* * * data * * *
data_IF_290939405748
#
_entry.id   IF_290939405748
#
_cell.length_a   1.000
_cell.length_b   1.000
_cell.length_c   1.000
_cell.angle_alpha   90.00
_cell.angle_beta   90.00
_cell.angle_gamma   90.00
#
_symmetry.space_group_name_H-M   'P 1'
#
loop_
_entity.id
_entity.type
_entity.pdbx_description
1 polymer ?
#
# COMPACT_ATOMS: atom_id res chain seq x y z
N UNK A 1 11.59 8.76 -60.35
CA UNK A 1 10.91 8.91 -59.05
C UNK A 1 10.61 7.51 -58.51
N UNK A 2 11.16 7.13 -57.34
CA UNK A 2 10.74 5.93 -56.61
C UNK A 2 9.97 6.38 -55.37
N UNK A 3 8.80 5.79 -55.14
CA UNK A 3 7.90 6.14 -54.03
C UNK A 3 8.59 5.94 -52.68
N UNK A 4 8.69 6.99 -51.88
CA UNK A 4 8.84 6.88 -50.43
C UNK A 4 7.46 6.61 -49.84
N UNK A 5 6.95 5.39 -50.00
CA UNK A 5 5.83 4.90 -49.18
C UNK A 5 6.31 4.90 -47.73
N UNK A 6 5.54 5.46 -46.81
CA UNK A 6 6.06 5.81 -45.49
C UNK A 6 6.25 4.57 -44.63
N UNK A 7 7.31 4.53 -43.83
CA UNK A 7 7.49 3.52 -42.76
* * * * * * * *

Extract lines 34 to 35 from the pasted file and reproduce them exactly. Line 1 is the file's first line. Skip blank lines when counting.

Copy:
CA UNK A 5 5.83 4.90 -49.18
C UNK A 5 6.31 4.90 -47.73